Bigfoot: A Passion of a Canadian Investigator by G. Fawcett
Water Valley, Alberta Canada (Associated Press) --- It's not that Tom Steenburg is fanatical about the Sasquatch, a hairy manlike creature American's call "Bigfoot."
He's merely obsessed. How else to describe a hobby that consumes all of his spare money? "It's been an obsession since I was a kid," said Steenburg, a 40-year-old hospital maintenance employee. "My parents hoped I'd grow out of it." It isn't easy being Alberta's unofficial hunter of the Sasquatch, which hundreds of people claim to have seen in the Pacific Northwest.
Scientists generally reject the idea of such an animal and the lunatic fringe makes it hard for a serious researcher to be taken seriously. Steenburg said he spends as much time and effort debunking false sightings and hoaxes as he does in search of the elusive beast. "I don't believe in it 100 percent because I've never seen one," he said. "You have to be skeptical to do research."
On the other hand, Steenburg said, he has never seen a wolverine during years of wandering the magnificent western Canadian wilderness in the foot of the Rockies. Yet wolverines exist.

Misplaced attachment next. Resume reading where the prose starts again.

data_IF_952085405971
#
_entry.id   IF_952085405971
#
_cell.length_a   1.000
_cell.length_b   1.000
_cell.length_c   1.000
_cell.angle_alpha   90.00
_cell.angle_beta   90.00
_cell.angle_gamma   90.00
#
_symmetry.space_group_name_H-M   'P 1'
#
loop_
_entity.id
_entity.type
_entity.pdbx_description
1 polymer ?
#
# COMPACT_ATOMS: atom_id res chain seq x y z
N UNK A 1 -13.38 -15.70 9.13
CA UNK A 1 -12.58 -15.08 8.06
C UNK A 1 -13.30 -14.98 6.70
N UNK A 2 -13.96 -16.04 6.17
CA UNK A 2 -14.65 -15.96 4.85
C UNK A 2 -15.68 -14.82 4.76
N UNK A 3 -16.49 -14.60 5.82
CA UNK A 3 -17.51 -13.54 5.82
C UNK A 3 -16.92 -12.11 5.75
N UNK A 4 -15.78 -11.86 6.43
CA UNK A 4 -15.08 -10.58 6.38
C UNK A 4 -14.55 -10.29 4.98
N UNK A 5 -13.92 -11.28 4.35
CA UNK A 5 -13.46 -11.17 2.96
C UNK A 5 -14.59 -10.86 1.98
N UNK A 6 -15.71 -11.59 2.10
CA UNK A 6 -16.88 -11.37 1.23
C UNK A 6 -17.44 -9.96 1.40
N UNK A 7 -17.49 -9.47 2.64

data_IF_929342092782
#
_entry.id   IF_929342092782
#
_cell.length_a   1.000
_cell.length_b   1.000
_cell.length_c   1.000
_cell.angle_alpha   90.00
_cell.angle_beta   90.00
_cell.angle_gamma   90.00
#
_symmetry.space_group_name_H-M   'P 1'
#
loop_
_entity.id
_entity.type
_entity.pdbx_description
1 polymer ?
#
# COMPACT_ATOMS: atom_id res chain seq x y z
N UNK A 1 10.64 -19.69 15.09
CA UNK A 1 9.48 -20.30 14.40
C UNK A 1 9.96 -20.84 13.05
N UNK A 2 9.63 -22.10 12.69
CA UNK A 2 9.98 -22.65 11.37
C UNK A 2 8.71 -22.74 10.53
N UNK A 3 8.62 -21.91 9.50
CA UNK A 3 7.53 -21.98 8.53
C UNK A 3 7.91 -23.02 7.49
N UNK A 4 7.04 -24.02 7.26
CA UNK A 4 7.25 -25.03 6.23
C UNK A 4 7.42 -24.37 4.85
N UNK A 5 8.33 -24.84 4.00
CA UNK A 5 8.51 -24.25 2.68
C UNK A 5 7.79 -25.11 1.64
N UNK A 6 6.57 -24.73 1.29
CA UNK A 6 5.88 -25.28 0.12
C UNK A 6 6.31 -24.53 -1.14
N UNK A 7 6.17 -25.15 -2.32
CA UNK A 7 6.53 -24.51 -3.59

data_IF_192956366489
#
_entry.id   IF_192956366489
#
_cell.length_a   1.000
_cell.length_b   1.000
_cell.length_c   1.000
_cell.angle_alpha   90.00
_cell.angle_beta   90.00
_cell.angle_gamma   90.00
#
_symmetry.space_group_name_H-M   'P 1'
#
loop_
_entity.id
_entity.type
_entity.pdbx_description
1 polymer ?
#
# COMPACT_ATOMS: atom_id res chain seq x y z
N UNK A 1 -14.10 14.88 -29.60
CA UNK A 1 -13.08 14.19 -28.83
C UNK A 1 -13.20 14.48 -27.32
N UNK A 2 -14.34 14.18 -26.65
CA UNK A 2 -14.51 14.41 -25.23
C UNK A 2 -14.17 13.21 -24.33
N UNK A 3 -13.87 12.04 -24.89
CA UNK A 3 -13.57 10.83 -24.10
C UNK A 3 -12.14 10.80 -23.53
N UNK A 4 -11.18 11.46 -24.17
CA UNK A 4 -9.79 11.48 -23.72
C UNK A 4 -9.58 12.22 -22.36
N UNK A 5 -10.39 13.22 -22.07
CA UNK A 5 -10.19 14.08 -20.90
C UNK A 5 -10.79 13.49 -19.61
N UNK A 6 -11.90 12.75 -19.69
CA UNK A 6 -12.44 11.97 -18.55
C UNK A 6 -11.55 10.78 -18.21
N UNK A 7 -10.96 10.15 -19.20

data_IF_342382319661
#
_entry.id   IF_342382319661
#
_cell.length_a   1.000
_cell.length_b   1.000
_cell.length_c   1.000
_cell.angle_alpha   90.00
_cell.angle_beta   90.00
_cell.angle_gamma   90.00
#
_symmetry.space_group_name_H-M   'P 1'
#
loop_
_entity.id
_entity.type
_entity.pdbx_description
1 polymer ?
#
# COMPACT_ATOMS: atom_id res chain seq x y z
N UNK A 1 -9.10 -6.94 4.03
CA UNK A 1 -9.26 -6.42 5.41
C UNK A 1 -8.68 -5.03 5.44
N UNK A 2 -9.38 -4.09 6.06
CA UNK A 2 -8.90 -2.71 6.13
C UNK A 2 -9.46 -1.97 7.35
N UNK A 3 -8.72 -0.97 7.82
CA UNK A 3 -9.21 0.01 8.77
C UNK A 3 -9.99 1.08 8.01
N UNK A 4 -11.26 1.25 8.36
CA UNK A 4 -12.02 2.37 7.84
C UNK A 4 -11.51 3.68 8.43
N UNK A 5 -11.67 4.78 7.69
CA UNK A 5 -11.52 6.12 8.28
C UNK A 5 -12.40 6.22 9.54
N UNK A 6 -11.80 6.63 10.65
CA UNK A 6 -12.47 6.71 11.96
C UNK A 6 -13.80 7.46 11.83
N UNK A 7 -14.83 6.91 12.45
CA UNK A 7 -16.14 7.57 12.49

is definitely something out there and that something leaves huge human-like
footprints," he said. The Sasquatch comes from Indian legend.
Its name is the English version of the Salish word for "wildman or
hairy man." White travelers heard the legend, then hunters and settlers
began telling of footprints and sightings.
"If the Sasquatch is real, it will be a major scientific discovery," Steenburg said. "If it doesn't exists, it has to be studied anyway because it is an important part of Canadian folklore.
In a small, map-covered office at the back of his log house, Steenburg marks sightings and footprint locations with colored pins. He has a shelf filled with plaster castings of footprints and a cabinet stuffed with carefully classified files, interviews with witnesses and a folder labeled "lunatic fringe."
Most of the lunatic
fringe is in the United States, he said, holding up a Montana tabloid
newspaper headline reading "First Bigfoot Captured." "Ridicule
is the biggest problem," he said. "I think less than half the
sightings are reported. They [witnesses] are told they are crazy, so they
don't want to talk about it." Most Ranger Stations and Royal Canadian
Mounted Police offices have his card and call him about sighting reports.
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